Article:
The truth about Black Friday and Cyber Monday


At Cloudflare we handle a lot of traffic on behalf of our customers. Something we all see and hear a lot about at this time of year are Black Friday (23 November this year) and Cyber Monday (26 November) – but just how important are these days on the Internet?

Black Friday by Per-Olof Forsberg, license: CC BY 2.0

To try and answer this question, we took a look at anonymised samples of HTTP requests crossing our network. First of all, let’s look at total page views from across our global network from the last few weeks and see if we can spot Black Friday and Cyber Monday:

All page views

So this is total page views by day (UTC) from November 19 (a week before Cyber Monday) until Monday December 3. Other than follow-the-sun fluctuations in a repeating daily pattern, each whole day is pretty similar in shape and size compared to the last. Black Friday and Cyber Monday aren’t visible in overall traffic patterns.

Get specific

We have a very diverse set of customers across 12 million domain names and not all of them are selling products or doing so directly online. To identify those websites that are, I used metadata from the wonderful HTTP Archive project to export a list of domains using Cloudflare that were also running ecommerce software.

Here are the page views for these ecommerce sites over the same time period:

Ecommerce page views

So we can see clearly that our ecommerce customers are seeing a big increase in page views on November 23 and 26. Black Friday and Cyber Monday are most certainly a thing. This year Black Friday was quite a bit busier than Cyber Monday – around 22% busier in terms of page views. If we compare the page views of each day to the week prior, we can see the changes clearly:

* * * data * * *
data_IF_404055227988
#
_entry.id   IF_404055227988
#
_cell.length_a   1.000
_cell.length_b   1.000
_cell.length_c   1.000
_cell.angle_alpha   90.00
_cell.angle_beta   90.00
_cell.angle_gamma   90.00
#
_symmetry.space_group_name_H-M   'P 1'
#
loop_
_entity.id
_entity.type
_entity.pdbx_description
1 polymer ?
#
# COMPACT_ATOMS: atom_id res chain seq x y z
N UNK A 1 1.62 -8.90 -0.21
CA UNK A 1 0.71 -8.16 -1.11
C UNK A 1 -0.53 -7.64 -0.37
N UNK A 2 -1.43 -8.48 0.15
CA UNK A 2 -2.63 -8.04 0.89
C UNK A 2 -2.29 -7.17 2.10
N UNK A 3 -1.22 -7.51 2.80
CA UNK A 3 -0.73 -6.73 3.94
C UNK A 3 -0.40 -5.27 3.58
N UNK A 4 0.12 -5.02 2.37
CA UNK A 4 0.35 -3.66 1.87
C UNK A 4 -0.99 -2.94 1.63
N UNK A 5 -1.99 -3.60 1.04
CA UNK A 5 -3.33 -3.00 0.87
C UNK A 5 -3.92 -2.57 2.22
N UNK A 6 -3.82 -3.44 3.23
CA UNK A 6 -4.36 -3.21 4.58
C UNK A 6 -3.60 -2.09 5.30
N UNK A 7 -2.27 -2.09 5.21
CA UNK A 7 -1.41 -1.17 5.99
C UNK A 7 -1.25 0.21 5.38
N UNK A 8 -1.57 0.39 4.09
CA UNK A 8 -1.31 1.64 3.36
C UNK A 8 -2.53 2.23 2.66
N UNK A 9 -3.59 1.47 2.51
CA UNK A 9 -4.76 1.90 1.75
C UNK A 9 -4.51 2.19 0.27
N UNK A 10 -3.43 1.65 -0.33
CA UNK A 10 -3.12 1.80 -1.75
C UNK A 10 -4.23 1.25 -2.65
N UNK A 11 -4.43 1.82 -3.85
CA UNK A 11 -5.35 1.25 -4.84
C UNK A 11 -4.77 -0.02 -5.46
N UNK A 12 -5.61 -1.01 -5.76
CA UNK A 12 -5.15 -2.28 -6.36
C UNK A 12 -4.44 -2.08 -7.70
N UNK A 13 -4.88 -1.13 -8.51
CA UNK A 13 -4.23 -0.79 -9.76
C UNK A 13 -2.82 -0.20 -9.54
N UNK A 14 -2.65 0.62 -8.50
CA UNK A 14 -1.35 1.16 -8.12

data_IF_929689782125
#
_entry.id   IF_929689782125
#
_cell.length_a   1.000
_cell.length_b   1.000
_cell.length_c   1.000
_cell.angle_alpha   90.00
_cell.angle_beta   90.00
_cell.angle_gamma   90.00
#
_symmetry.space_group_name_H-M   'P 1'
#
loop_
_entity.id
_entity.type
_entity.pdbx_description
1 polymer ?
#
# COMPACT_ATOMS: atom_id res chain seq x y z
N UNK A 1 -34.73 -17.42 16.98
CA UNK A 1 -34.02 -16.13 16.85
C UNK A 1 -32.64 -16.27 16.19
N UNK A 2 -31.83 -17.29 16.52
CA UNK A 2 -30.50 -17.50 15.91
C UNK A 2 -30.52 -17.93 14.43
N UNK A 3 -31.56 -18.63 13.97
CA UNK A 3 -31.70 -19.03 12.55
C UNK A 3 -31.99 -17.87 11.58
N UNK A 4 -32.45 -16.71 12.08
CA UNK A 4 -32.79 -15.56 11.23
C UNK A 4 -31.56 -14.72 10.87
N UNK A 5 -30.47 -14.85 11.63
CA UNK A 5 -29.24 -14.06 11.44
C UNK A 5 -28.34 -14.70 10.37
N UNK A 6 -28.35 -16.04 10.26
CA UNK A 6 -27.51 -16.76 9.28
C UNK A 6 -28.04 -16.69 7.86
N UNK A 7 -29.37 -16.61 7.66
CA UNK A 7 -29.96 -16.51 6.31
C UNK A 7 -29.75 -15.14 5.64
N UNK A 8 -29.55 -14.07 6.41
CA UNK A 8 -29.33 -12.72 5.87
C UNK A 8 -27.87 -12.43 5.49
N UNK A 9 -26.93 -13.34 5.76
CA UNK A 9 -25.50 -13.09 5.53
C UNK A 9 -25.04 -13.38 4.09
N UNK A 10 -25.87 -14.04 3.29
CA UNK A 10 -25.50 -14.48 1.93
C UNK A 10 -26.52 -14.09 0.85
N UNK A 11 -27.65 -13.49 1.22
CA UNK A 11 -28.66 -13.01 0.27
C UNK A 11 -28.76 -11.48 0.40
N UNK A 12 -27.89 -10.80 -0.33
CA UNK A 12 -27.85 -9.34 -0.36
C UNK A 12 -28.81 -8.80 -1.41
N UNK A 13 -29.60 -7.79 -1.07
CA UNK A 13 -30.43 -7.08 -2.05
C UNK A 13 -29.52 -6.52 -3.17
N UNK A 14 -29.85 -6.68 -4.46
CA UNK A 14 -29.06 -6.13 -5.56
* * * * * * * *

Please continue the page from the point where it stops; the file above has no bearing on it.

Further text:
% page view change vs previous week

The uplift starts on Wednesday but really kicks in during Thanksgiving with an increase of more than 100% on Black Friday.

Browsing vs Buying

So we’ve established that these shopping days are important in terms of visitor activity. More pages are being viewed on these days – but is anyone buying anything?

We’re dealing with trillions of requests across a really large data set of different websites without any specific knowledge of what a purchase transaction would look like for each – so to approximate this I took a crude approach, which is to look for successful checkout interactions in the data. If you imagine a typical ecommerce application makes a purchase with a HTTP request like “POST /store/checkout HTTP/1.1” we can look for requests similar to this to understand the activity.

% of checkout interactions vs prior week